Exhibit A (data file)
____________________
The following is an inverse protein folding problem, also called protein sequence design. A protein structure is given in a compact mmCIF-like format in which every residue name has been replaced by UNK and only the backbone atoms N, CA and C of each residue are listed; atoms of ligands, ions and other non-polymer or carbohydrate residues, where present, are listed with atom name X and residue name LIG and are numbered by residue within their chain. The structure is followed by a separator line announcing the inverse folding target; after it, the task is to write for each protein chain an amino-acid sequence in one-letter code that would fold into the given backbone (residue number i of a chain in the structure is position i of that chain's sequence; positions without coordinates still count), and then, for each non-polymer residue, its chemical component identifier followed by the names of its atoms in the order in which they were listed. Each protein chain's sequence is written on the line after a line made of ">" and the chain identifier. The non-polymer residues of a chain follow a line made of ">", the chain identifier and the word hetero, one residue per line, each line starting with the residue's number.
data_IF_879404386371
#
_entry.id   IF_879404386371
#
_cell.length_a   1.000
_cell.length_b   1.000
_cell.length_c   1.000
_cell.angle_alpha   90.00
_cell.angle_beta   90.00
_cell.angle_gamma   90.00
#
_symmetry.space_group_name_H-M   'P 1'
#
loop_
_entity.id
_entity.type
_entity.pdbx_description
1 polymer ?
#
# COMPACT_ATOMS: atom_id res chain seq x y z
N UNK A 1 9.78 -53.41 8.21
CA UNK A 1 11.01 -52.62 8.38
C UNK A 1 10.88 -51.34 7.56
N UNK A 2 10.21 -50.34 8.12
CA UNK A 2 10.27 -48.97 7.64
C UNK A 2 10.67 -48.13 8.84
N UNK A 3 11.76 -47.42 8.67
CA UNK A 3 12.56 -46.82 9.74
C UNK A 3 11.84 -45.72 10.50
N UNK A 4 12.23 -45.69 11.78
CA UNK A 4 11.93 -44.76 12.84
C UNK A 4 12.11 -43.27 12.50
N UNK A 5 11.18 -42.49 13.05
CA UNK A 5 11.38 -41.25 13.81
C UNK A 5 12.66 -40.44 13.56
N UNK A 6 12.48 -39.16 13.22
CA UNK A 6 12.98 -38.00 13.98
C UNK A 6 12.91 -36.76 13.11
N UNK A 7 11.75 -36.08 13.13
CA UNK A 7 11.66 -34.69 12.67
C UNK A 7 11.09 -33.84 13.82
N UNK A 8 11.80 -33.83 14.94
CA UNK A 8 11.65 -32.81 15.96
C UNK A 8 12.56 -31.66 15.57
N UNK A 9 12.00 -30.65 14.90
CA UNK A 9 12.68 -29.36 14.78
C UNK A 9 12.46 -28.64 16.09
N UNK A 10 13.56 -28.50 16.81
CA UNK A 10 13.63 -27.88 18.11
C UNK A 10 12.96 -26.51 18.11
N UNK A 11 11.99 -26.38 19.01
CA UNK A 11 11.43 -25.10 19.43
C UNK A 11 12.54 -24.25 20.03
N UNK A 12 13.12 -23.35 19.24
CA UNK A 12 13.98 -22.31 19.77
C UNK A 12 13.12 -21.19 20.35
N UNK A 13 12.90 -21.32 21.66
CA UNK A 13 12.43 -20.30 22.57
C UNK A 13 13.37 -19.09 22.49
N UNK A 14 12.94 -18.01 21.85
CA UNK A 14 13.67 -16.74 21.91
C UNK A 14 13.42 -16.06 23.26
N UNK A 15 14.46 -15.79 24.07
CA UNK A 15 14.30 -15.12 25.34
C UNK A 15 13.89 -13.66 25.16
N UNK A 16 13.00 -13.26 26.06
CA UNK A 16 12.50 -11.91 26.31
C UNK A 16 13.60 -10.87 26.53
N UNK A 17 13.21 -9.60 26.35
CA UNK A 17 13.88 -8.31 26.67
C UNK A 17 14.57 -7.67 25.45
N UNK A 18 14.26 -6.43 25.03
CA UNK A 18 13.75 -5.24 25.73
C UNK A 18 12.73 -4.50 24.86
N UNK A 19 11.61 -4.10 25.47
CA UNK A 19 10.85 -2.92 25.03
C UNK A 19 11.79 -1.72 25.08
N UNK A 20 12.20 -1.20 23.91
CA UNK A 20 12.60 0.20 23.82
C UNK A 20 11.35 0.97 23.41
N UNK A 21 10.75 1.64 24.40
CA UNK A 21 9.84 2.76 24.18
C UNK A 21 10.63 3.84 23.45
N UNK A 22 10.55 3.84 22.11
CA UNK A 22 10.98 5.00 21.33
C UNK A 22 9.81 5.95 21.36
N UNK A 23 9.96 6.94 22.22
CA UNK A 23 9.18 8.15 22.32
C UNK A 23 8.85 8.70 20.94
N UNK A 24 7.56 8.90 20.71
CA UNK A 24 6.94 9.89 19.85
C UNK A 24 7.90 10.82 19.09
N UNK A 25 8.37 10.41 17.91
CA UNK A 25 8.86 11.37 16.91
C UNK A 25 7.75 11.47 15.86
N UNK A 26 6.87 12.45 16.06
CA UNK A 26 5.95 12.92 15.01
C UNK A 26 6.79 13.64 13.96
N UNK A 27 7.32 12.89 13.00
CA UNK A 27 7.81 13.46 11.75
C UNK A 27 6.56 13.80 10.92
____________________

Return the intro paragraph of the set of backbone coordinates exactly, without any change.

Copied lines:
The following is an inverse protein folding problem, also called protein sequence design. A protein structure is given in a compact mmCIF-like format in which every residue name has been replaced by UNK and only the backbone atoms N, CA and C of each residue are listed; atoms of ligands, ions and other non-polymer or carbohydrate residues, where present, are listed with atom name X and residue name LIG and are numbered by residue within their chain. The structure is followed by a separator line announcing the inverse folding target; after it, the task is to write for each protein chain an amino-acid sequence in one-letter code that would fold into the given backbone (residue number i of a chain in the structure is position i of that chain's sequence; positions without coordinates still count), and then, for each non-polymer residue, its chemical component identifier followed by the names of its atoms in the order in which they were listed. Each protein chain's sequence is written on the line after a line made of ">" and the chain identifier. The non-polymer residues of a chain follow a line made of ">", the chain identifier and the word hetero, one residue per line, each line starting with the residue's number.